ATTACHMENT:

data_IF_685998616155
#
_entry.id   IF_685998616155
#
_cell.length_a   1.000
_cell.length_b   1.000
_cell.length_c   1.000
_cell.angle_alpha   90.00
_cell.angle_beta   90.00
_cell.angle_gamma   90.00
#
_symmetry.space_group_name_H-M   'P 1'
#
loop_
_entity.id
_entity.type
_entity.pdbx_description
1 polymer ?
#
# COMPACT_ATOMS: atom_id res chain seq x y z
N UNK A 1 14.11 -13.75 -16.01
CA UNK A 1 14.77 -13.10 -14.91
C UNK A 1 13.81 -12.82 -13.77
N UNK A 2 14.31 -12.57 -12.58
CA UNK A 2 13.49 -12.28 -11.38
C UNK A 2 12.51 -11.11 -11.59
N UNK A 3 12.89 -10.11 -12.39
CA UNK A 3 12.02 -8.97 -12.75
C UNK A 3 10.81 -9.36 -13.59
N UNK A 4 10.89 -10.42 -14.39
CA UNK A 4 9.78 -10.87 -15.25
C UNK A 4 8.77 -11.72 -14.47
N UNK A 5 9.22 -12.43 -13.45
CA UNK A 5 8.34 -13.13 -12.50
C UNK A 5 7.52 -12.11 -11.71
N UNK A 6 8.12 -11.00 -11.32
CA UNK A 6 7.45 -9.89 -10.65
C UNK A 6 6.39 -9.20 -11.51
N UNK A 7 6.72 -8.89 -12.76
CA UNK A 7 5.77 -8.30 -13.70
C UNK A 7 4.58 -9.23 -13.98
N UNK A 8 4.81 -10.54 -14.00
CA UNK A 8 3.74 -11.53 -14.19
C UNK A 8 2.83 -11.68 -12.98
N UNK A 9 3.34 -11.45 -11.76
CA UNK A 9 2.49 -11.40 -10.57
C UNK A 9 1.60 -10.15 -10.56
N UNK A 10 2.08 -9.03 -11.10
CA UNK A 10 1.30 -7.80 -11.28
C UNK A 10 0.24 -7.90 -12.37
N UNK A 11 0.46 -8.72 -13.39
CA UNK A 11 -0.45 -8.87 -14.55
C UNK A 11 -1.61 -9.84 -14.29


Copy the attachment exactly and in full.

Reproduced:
data_IF_685998616155
#
_entry.id   IF_685998616155
#
_cell.length_a   1.000
_cell.length_b   1.000
_cell.length_c   1.000
_cell.angle_alpha   90.00
_cell.angle_beta   90.00
_cell.angle_gamma   90.00
#
_symmetry.space_group_name_H-M   'P 1'
#
loop_
_entity.id
_entity.type
_entity.pdbx_description
1 polymer ?
#
# COMPACT_ATOMS: atom_id res chain seq x y z
N UNK A 1 14.11 -13.75 -16.01
CA UNK A 1 14.77 -13.10 -14.91
C UNK A 1 13.81 -12.82 -13.77
N UNK A 2 14.31 -12.57 -12.58
CA UNK A 2 13.49 -12.28 -11.38
C UNK A 2 12.51 -11.11 -11.59
N UNK A 3 12.89 -10.11 -12.39
CA UNK A 3 12.02 -8.97 -12.75
C UNK A 3 10.81 -9.36 -13.59
N UNK A 4 10.89 -10.42 -14.39
CA UNK A 4 9.78 -10.87 -15.25
C UNK A 4 8.77 -11.72 -14.47
N UNK A 5 9.22 -12.43 -13.45
CA UNK A 5 8.34 -13.13 -12.50
C UNK A 5 7.52 -12.11 -11.71
N UNK A 6 8.12 -11.00 -11.32
CA UNK A 6 7.45 -9.89 -10.65
C UNK A 6 6.39 -9.20 -11.51
N UNK A 7 6.72 -8.89 -12.76
CA UNK A 7 5.77 -8.30 -13.70
C UNK A 7 4.58 -9.23 -13.98
N UNK A 8 4.81 -10.54 -14.00
CA UNK A 8 3.74 -11.53 -14.19
C UNK A 8 2.83 -11.68 -12.98
N UNK A 9 3.34 -11.45 -11.76
CA UNK A 9 2.49 -11.40 -10.57
C UNK A 9 1.60 -10.15 -10.56
N UNK A 10 2.08 -9.03 -11.10
CA UNK A 10 1.30 -7.80 -11.28
C UNK A 10 0.24 -7.90 -12.37
N UNK A 11 0.46 -8.72 -13.39
CA UNK A 11 -0.45 -8.87 -14.55
C UNK A 11 -1.61 -9.84 -14.29